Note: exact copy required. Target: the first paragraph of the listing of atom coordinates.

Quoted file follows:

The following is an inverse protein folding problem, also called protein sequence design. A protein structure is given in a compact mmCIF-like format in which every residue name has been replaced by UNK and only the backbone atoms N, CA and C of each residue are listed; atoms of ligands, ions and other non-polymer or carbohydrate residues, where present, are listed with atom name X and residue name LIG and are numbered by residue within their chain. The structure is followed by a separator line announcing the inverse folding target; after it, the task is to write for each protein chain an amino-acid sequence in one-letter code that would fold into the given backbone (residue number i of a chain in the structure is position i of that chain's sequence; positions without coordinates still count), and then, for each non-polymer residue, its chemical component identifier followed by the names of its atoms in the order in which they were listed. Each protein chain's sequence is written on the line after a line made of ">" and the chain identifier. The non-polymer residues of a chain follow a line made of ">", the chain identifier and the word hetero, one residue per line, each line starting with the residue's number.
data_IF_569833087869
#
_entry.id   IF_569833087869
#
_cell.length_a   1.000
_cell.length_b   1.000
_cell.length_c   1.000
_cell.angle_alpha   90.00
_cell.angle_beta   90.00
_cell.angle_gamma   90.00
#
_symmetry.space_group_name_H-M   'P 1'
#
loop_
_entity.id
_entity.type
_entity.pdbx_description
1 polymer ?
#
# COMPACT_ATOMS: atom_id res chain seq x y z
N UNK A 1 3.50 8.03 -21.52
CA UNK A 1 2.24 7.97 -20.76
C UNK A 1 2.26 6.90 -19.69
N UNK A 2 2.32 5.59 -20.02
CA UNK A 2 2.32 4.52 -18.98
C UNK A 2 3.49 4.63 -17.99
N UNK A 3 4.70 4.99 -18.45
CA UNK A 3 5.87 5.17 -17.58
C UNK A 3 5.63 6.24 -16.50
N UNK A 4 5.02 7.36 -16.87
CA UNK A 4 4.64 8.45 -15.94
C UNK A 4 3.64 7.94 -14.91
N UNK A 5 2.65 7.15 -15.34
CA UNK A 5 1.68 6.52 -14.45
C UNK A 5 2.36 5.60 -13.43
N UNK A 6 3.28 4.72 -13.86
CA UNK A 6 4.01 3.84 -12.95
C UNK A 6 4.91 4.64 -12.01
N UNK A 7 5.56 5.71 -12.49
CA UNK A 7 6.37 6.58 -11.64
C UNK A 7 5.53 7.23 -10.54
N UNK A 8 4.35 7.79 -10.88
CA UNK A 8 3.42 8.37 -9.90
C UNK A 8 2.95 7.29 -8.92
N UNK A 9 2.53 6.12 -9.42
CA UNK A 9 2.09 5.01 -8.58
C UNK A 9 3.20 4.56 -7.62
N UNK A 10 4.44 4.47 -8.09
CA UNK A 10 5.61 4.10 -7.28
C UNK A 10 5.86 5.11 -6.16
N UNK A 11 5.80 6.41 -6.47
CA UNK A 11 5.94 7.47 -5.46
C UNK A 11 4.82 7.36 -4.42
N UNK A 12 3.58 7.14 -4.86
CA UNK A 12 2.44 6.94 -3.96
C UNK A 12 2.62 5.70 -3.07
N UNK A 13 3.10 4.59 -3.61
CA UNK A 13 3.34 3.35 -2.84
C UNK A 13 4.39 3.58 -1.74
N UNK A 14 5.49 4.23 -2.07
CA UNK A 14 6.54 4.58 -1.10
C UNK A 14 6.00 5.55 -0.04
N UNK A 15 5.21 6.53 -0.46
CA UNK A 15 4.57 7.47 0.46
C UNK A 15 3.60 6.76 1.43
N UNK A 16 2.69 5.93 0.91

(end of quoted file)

The following is an inverse protein folding problem, also called protein sequence design. A protein structure is given in a compact mmCIF-like format in which every residue name has been replaced by UNK and only the backbone atoms N, CA and C of each residue are listed; atoms of ligands, ions and other non-polymer or carbohydrate residues, where present, are listed with atom name X and residue name LIG and are numbered by residue within their chain. The structure is followed by a separator line announcing the inverse folding target; after it, the task is to write for each protein chain an amino-acid sequence in one-letter code that would fold into the given backbone (residue number i of a chain in the structure is position i of that chain's sequence; positions without coordinates still count), and then, for each non-polymer residue, its chemical component identifier followed by the names of its atoms in the order in which they were listed. Each protein chain's sequence is written on the line after a line made of ">" and the chain identifier. The non-polymer residues of a chain follow a line made of ">", the chain identifier and the word hetero, one residue per line, each line starting with the residue's number.